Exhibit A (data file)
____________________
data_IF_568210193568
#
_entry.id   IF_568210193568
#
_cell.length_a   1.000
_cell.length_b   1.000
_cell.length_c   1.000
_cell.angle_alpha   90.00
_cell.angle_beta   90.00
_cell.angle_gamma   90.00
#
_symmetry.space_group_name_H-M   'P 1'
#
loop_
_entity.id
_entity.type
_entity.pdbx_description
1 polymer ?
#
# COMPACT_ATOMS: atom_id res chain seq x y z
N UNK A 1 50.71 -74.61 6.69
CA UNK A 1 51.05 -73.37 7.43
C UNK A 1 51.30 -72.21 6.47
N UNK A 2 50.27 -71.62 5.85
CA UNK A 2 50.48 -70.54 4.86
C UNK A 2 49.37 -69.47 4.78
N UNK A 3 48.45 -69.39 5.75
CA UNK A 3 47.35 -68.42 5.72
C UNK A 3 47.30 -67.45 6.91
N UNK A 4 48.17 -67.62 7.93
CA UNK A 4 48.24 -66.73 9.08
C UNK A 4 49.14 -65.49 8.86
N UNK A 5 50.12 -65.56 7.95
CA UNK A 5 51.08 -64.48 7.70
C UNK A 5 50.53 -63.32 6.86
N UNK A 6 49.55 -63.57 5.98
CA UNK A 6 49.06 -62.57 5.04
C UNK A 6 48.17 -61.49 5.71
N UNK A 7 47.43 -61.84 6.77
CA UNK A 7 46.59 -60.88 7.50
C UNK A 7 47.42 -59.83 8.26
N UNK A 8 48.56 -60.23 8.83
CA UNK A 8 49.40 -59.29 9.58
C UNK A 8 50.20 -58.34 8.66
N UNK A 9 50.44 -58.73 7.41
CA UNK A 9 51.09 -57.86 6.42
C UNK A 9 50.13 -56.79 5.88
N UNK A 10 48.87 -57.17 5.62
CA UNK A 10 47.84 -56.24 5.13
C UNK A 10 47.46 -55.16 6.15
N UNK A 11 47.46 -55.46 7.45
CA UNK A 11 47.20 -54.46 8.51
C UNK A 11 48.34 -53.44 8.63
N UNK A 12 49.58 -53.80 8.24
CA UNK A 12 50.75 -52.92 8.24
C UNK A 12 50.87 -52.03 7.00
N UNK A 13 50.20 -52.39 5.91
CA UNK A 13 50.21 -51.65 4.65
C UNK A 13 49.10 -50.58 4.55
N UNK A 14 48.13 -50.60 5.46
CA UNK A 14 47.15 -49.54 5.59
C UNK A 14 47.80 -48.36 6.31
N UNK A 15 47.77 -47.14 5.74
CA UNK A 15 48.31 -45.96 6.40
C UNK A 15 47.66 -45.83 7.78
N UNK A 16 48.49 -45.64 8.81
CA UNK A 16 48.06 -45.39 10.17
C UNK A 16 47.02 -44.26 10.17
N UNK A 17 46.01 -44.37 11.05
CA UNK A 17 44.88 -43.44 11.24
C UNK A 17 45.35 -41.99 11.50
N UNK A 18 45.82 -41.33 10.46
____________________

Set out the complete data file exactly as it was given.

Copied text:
data_IF_568210193568
#
_entry.id   IF_568210193568
#
_cell.length_a   1.000
_cell.length_b   1.000
_cell.length_c   1.000
_cell.angle_alpha   90.00
_cell.angle_beta   90.00
_cell.angle_gamma   90.00
#
_symmetry.space_group_name_H-M   'P 1'
#
loop_
_entity.id
_entity.type
_entity.pdbx_description
1 polymer ?
#
# COMPACT_ATOMS: atom_id res chain seq x y z
N UNK A 1 50.71 -74.61 6.69
CA UNK A 1 51.05 -73.37 7.43
C UNK A 1 51.30 -72.21 6.47
N UNK A 2 50.27 -71.62 5.85
CA UNK A 2 50.48 -70.54 4.86
C UNK A 2 49.37 -69.47 4.78
N UNK A 3 48.45 -69.39 5.75
CA UNK A 3 47.35 -68.42 5.72
C UNK A 3 47.30 -67.45 6.91
N UNK A 4 48.17 -67.62 7.93
CA UNK A 4 48.24 -66.73 9.08
C UNK A 4 49.14 -65.49 8.86
N UNK A 5 50.12 -65.56 7.95
CA UNK A 5 51.08 -64.48 7.70
C UNK A 5 50.53 -63.32 6.86
N UNK A 6 49.55 -63.57 5.98
CA UNK A 6 49.06 -62.57 5.04
C UNK A 6 48.17 -61.49 5.71
N UNK A 7 47.43 -61.84 6.77
CA UNK A 7 46.59 -60.88 7.50
C UNK A 7 47.42 -59.83 8.26
N UNK A 8 48.56 -60.23 8.83
CA UNK A 8 49.40 -59.29 9.58
C UNK A 8 50.20 -58.34 8.66
N UNK A 9 50.44 -58.73 7.41
CA UNK A 9 51.09 -57.86 6.42
C UNK A 9 50.13 -56.79 5.88
N UNK A 10 48.87 -57.17 5.62
CA UNK A 10 47.84 -56.24 5.13
C UNK A 10 47.46 -55.16 6.15
N UNK A 11 47.46 -55.46 7.45
CA UNK A 11 47.20 -54.46 8.51
C UNK A 11 48.34 -53.44 8.63
N UNK A 12 49.58 -53.80 8.24
CA UNK A 12 50.75 -52.92 8.24
C UNK A 12 50.87 -52.03 7.00
N UNK A 13 50.20 -52.39 5.91
CA UNK A 13 50.21 -51.65 4.65
C UNK A 13 49.10 -50.58 4.55
N UNK A 14 48.13 -50.60 5.46
CA UNK A 14 47.15 -49.54 5.59
C UNK A 14 47.80 -48.36 6.31
N UNK A 15 47.77 -47.14 5.74
CA UNK A 15 48.31 -45.96 6.40
C UNK A 15 47.66 -45.83 7.78
N UNK A 16 48.49 -45.64 8.81
CA UNK A 16 48.06 -45.39 10.17
C UNK A 16 47.02 -44.26 10.17
N UNK A 17 46.01 -44.37 11.05
CA UNK A 17 44.88 -43.44 11.24
C UNK A 17 45.35 -41.99 11.50
N UNK A 18 45.82 -41.33 10.46